But when I have parts of the code written in Slovenian my brain stays in "Slovenian mode" where I'm forced of constantly having to translate English parts of the code or documentation into Slovenian which I think it slows down the thought process a bit.
And sometime it might even happen that my brain would en up being in "English mode" and I would end up constantly translating my Slovenian code into English. And yes I know that this seems even weirder.

Tomi
16-01-2016, 08:42 AM
No, not so weird, SilverWarior, after all you are right: if I would like help from an English-speaking programmer community, the best is when I write my codes totally in English in order to better understand.
Therefore today I have made a small program, which is focusing the "bullet appearing" problem:


unit Unit1;


{$mode objfpc}{$H+}


interface


uses
Classes, SysUtils, FileUtil, Forms, Controls, Graphics, Dialogs, ExtCtrls;


type


{ TForm1 }


TForm1 = class(TForm)
Timer1: TTimer;
procedure FormClose(Sender: TObject; var CloseAction: TCloseAction);
procedure FormCreate(Sender: TObject);
procedure Timer1Timer(Sender: TObject);
private
{ private declarations }
public
{ public declarations }
end;


type TGameObject=class(TObject)
private
public
xplace,yplace,celx,cely,movedir: integer;
itsimage: TBitmap;
canshoot: boolean;
shoottimer: byte;
constructor create(xplacehere,yplacehere: longint; imagehere: Tbitmap);
end;


var
Form1: TForm1;
backgroundimg,bulletimg,spaceshipimg: TBitMap;
spaceship: TGameObject;
bullet: array [0..100] of TGameObject;
numofbullets: integer;


implementation


{$R *.lfm}


constructor TGameObject.create(xplacehere,yplacehere: integer; imagehere: Tbitmap);
begin
xplace:=xplacehere;
yplace:=yplacehere;
itsimage:=imagehere;
end;


{ TForm1 }


procedure TForm1.FormCreate(Sender: TObject);
var initialmovedir: shortint;
begin
backgroundimg := TBitmap.Create;
backgroundimg.LoadFromFile('kepek/urhatter.bmp');
bulletimg:=TBitMap.Create;
bulletimg.LoadFromFile('kepek/ell_lov.bmp');
bulletimg.transparent:=true;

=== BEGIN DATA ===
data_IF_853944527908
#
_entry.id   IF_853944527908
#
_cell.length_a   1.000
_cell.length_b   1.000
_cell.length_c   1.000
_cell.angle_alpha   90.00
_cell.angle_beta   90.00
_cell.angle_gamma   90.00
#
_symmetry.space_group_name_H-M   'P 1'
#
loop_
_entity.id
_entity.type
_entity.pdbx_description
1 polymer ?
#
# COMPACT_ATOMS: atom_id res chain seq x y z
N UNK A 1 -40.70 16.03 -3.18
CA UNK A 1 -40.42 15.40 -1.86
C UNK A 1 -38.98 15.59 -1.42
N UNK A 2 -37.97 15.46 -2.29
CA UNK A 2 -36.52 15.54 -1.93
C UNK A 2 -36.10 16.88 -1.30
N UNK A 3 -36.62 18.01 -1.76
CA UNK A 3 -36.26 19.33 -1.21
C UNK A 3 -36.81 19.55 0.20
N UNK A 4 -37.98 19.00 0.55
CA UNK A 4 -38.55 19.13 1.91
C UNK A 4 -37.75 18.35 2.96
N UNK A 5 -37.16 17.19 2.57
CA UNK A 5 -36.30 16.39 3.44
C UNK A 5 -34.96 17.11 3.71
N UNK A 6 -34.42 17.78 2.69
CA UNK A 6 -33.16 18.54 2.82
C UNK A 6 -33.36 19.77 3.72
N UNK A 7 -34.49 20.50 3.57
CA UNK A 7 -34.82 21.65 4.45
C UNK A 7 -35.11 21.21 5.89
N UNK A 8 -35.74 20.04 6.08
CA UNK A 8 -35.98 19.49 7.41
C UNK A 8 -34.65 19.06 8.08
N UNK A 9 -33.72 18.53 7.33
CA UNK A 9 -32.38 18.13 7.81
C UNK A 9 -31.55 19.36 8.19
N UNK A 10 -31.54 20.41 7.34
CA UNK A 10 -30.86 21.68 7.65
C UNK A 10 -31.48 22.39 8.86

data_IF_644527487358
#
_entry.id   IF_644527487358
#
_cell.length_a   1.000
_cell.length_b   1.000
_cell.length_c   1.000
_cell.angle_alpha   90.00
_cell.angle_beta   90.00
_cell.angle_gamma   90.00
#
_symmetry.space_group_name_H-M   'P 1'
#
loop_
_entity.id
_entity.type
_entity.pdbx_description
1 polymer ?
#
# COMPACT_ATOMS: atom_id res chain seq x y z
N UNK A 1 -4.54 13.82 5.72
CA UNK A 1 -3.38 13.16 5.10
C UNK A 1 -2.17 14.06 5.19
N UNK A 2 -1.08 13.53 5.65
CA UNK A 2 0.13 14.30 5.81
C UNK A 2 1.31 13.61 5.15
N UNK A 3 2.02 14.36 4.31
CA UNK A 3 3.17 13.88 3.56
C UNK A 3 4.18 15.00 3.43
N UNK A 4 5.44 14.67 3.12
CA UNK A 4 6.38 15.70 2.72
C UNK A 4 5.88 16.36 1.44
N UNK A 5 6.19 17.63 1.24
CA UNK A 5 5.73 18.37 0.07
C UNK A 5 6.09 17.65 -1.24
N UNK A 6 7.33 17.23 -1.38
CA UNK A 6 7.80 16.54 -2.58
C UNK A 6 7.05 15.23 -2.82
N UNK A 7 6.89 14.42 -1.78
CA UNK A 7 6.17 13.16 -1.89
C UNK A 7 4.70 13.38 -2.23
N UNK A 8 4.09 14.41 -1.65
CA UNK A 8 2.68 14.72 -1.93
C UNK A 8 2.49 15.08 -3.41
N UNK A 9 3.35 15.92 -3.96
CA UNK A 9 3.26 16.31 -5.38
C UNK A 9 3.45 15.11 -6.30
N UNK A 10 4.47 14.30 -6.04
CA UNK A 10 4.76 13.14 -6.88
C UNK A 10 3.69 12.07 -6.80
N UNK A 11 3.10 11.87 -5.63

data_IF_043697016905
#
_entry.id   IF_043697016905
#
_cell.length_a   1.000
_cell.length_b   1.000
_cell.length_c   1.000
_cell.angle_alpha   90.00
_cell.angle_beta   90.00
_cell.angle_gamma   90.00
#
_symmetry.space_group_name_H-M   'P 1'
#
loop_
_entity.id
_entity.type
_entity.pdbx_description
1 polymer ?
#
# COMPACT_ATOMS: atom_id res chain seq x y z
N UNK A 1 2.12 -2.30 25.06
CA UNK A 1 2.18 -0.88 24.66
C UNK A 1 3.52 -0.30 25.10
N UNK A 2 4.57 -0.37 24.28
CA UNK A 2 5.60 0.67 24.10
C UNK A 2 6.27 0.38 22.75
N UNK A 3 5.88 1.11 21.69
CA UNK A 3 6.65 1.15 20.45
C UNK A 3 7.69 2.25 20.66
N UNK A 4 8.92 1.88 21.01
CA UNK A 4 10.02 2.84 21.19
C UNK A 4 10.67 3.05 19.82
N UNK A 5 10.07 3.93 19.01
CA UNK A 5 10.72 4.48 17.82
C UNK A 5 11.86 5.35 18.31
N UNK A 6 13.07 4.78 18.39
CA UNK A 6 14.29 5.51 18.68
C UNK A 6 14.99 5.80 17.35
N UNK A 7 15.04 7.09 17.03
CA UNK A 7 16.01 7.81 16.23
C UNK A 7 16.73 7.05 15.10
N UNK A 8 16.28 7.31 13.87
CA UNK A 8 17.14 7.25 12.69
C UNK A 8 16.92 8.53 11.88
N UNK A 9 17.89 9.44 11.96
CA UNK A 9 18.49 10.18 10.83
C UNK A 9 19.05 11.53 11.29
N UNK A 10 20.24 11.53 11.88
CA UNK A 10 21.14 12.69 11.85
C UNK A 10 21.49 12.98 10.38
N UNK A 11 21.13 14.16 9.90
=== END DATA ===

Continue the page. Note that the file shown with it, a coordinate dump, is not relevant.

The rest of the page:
spaceshipimg:=TBitMap.Create;
spaceshipimg.LoadFromFile('kepek/ell1.bmp');
spaceshipimg.transparent:=true;
randomize;
if round(random(2))=1 then initialmovedir:=-2 else initialmovedir:=2;
spaceship:=TGameObject.create(Form1.ClientWidth div 2,spaceshipimg.height,spaceshipimg);
spaceship.movedir:=initialmovedir;
spaceship.shoottimer:=100;
spaceship.canshoot:=false;
numofbullets:=0;
end;


procedure TForm1.FormClose(Sender: TObject; var CloseAction: TCloseAction);
begin
backgroundimg.free;
bulletimg.free;
spaceshipimg.free;
end;


procedure TForm1.Timer1Timer(Sender: TObject);
var i,j: integer;
begin
Form1.Canvas.StretchDraw(Rect(0, 0, ClientWidth, ClientHeight), backgroundimg);
if spaceship.shoottimer>0 then dec(spaceship.shoottimer) else spaceship.canshoot:=true;
if (spaceship.xplace+spaceship.movedir>=ClientWidth-spaceshipimg.width) or (spaceship.xplace+spaceship.movedir<=1) then
begin
if spaceship.yplace+spaceshipimg.height<ClientHeight then
spaceship.yplace:=spaceship.yplace+spaceshipimg.he ight
else
spaceship.yplace:=spaceshipimg.height;
spaceship.movedir:=-spaceship.movedir;
end
else
begin
spaceship.xplace:=spaceship.xplace+spaceship.moved ir;
end;
Form1.Canvas.Draw(spaceship.xplace,spaceship.yplac e,spaceshipimg);
if (round(random(50))=1) and (spaceship.canshoot=true) then
begin
bullet[numofbullets]:=TGameObject.create(spaceship.xplace,spaceship.yp lace,bulletimg); {!!!WRONG!!!}
inc(numofbullets);
spaceship.canshoot:=false;
spaceship.shoottimer:=100;
end;


if numofbullets>0 then
begin
i:=0;
while i<numofbullets-1 do
begin
if bullet[i]<>nil then
begin
if bullet[i].yplace>ClientHeight then
begin
freeandnil(bullet[i]);
if i=numofbullets-1 then
dec(numofbullets)
else
begin
for j:=i+1 to numofbullets-1 do
bullet[j-1]:=bullet[j];
dec(numofbullets);
dec(i);
end;
end
else
begin
bullet[i].yplace:=bullet[i].yplace+4;
Form1.Canvas.Draw(bullet[i].xplace,bullet[i].yplace,bulletimg);
end;
end;
inc(i);
end;
end;
end;


end.

Maybe somebody can help me...

User137
02-02-2016, 02:15 PM
The last loop is still bothering me, it is needlessly complicated and could make errors. Like i suggested earlier, here's how it would look:

for i:=numofbullets-1 downto 0 do
begin
bullet[i].yplace:=bullet[i].yplace+4;
if bullet[i].yplace>ClientHeight then
begin
bullet[i].Free;
dec(numofbullets);
bullet[i]:=bullet[numofbullets];
else begin
Form1.Canvas.Draw(bullet[i].xplace, bullet[i].yplace, bulletimg);
end;
end;